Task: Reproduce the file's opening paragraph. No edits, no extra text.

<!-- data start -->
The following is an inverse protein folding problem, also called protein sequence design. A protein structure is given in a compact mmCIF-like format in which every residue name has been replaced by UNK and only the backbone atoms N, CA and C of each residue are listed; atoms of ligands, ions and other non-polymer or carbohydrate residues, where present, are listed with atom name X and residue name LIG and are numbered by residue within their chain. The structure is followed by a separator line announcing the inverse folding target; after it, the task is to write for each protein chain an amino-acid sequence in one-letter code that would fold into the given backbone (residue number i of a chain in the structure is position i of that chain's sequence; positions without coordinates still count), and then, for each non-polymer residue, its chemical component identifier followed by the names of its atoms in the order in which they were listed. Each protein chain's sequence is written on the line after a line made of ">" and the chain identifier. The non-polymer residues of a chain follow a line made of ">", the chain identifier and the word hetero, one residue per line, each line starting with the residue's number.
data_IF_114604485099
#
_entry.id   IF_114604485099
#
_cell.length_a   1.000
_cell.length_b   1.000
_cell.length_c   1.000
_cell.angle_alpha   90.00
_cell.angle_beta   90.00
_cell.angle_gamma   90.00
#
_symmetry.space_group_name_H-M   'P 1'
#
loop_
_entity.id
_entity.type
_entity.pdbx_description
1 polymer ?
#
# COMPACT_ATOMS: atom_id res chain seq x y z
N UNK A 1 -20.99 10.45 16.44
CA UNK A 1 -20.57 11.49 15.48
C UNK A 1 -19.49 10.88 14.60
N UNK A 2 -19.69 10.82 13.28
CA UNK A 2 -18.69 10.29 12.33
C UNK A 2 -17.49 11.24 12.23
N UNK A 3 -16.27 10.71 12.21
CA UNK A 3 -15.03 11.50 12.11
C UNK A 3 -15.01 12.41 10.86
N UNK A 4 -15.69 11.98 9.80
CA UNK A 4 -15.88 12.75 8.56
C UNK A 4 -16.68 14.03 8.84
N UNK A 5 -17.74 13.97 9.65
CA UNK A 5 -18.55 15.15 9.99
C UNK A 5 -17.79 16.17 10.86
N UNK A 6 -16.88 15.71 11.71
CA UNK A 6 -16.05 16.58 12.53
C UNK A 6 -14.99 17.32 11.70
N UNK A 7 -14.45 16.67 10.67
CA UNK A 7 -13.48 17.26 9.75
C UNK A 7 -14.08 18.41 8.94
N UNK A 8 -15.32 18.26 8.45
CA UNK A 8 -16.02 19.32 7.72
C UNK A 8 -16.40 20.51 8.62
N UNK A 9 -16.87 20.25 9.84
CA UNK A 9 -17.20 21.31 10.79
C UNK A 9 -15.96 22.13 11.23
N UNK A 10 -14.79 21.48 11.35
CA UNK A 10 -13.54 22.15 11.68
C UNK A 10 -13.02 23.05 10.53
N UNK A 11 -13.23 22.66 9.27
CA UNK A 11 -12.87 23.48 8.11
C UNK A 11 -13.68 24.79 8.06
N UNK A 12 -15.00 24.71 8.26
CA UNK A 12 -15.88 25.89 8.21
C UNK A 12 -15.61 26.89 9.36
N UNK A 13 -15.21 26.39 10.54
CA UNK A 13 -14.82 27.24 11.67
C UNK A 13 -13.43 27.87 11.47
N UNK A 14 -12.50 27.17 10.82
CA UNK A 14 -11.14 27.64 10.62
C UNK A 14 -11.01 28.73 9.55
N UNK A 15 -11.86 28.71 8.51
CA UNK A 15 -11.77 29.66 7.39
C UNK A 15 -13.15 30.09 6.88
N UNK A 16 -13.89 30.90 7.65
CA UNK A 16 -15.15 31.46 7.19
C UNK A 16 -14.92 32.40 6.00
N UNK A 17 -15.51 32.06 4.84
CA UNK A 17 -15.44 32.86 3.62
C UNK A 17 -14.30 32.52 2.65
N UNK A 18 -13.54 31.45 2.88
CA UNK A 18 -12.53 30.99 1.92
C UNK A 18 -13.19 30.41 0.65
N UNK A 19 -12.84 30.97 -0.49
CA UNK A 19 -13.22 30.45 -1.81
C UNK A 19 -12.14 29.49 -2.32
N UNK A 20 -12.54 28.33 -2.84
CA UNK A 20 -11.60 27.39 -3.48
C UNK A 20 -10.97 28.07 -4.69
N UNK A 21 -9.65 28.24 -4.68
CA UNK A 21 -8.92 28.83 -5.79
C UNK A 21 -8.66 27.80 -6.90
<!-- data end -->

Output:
The following is an inverse protein folding problem, also called protein sequence design. A protein structure is given in a compact mmCIF-like format in which every residue name has been replaced by UNK and only the backbone atoms N, CA and C of each residue are listed; atoms of ligands, ions and other non-polymer or carbohydrate residues, where present, are listed with atom name X and residue name LIG and are numbered by residue within their chain. The structure is followed by a separator line announcing the inverse folding target; after it, the task is to write for each protein chain an amino-acid sequence in one-letter code that would fold into the given backbone (residue number i of a chain in the structure is position i of that chain's sequence; positions without coordinates still count), and then, for each non-polymer residue, its chemical component identifier followed by the names of its atoms in the order in which they were listed. Each protein chain's sequence is written on the line after a line made of ">" and the chain identifier. The non-polymer residues of a chain follow a line made of ">", the chain identifier and the word hetero, one residue per line, each line starting with the residue's number.